Archie Kelley

Archie Kelley is the Board President for The Brazilian Center for Cultural Exchange, who was born and raised in Washington, D.C. and attended Anacostia High School in our nation’s capital. After graduating from High School, he attended Yakima Valley College, in Washington State on a basketball scholarship. He transferred to Tahoe College and later completed his education at California State University at Sacramento where he became a graduate of the School of School Work. In addition, he was also a team player for the Varsity Basketball team at CSUS.

During his early educational years, he became employed as a Childcare Worker for the Sacramento Children’s Home and later became employed at the Sacramento County Probation Dept as a Deputy Probation Officer for a 27-year tenure while he was completing his education. He supervised wards of the court and adult offenders in the city of Sacramento. In addition to the above, he was employed for 5 years, in a part-time position as a Mental Health Worker at Sierra Vista Mental Health Hospital to gain additional work experience. Currently, he is retired and his motivation is to give back to the Sacramento community through his leadership at the Brazilian Center.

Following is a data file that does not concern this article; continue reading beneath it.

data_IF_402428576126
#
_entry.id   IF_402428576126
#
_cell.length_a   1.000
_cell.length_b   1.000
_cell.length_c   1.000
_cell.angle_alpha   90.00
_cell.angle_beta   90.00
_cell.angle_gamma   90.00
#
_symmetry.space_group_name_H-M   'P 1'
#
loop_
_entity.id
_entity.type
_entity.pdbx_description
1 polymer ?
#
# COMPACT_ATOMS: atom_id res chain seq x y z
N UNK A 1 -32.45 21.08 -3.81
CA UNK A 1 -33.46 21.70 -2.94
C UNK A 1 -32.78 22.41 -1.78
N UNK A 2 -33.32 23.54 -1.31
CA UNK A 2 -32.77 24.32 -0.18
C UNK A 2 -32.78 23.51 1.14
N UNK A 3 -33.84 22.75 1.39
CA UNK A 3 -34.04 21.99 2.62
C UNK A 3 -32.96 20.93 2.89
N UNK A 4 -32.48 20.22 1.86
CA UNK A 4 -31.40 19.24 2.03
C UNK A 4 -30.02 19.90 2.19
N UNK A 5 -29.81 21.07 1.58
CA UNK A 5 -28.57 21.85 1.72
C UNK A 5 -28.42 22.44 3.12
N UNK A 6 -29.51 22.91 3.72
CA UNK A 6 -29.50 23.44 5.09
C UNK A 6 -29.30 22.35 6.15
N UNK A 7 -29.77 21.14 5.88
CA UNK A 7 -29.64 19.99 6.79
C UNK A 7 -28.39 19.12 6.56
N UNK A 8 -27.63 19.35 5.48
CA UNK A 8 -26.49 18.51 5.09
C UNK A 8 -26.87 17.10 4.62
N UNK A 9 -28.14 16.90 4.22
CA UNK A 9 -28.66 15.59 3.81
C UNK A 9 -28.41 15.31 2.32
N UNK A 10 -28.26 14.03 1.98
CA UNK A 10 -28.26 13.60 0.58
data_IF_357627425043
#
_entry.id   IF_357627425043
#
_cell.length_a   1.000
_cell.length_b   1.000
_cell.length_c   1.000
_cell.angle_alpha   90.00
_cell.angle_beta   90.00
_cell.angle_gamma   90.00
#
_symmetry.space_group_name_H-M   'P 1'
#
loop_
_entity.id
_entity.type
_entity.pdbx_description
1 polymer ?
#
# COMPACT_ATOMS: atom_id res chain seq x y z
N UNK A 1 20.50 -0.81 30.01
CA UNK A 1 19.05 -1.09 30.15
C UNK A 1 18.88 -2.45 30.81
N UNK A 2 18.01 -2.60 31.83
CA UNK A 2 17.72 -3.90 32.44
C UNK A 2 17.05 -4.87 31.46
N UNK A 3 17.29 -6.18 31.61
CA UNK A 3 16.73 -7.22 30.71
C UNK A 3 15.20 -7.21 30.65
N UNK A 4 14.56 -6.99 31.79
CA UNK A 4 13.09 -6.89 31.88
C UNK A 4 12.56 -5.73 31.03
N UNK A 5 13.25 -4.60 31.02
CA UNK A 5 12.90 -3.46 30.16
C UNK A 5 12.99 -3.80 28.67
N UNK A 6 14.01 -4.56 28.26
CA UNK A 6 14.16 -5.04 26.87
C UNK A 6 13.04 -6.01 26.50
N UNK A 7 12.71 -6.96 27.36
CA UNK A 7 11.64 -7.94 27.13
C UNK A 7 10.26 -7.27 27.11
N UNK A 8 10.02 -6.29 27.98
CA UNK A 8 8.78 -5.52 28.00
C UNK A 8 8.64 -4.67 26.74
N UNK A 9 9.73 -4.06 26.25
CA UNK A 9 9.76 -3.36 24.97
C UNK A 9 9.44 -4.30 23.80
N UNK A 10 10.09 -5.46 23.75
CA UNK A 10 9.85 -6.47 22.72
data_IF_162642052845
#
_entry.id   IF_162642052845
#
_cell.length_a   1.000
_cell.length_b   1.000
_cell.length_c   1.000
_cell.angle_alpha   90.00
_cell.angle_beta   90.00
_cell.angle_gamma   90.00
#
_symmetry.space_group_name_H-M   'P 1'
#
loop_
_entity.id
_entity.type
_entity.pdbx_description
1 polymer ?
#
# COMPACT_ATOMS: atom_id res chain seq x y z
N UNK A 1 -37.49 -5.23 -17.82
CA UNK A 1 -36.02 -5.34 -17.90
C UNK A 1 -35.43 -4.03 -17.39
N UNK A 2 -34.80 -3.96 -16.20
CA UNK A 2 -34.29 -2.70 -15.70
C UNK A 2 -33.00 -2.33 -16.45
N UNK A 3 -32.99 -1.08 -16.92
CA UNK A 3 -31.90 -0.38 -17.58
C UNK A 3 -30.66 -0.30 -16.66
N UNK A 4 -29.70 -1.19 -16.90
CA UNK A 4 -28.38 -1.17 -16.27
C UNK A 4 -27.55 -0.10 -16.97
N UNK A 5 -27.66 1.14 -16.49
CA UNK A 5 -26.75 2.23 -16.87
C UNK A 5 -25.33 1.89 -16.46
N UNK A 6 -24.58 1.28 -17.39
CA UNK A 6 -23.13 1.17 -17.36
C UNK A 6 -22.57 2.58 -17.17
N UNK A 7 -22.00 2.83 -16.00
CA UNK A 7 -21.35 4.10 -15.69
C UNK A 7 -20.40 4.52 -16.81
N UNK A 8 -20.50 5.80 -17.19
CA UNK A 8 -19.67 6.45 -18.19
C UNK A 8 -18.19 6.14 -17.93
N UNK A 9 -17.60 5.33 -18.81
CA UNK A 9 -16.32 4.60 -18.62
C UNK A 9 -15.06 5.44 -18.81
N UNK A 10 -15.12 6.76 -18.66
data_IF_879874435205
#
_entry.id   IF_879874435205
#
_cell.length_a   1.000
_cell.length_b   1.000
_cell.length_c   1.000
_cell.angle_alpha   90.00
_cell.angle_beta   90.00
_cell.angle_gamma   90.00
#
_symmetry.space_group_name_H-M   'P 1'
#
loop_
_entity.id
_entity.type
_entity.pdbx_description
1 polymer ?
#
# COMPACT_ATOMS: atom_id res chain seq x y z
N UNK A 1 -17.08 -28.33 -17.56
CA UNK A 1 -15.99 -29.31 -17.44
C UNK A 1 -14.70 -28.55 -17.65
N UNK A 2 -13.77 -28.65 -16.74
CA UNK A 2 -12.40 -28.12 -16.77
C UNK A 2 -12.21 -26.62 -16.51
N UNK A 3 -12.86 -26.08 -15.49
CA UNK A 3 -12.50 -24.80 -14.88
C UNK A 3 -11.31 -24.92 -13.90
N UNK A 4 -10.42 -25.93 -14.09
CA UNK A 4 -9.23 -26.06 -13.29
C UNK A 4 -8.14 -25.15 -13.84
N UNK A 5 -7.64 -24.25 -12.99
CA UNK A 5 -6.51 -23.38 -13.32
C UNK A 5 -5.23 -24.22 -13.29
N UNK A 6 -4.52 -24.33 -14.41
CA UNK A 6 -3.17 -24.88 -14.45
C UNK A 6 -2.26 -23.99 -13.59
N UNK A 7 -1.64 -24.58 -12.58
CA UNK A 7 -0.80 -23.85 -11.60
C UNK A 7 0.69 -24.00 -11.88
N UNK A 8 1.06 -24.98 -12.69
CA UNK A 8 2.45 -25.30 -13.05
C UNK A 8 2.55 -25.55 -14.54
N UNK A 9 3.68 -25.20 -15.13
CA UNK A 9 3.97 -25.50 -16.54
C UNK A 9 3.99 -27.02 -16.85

Archie has traveled all over the world to gain the experiences of interacting with many different cultures such as Canada, China, England, Germany, Belgium, France, and Tangier at the tip of Africa in Morocco. He had the opportunity to spend the day in the Louvre, (the world’s largest art Museum) in Paris, France. As a result of his cultural experiences, he became involved in the Brazilian Center’s administrative personnel to present a quality performing arts program and to give back to the community, by holistically helping people who are less fortunate.

One quality opportunity that stands out with Archie is when he developed a performing arts program for male juvenile offenders at the Sacramento Boys Ranch in their free time. The offenders enthusiastically produced a variety show with sitcoms, dance routines, recitals, poems and other creative entertainment that was successfully presented to an audience at other juvenal institutions.

An additional opportunity was writing and overseeing a program with grant funds received by the Dosty Care Home from the Alta Regional Center for developing a program for Developmental Disable individual adults with a criminal history, teaching them to function independently in the community.

He is very happy to be a part of the Brazilian Center for Cultural Exchange of Sacramento, in the Sacramento community.

Board President

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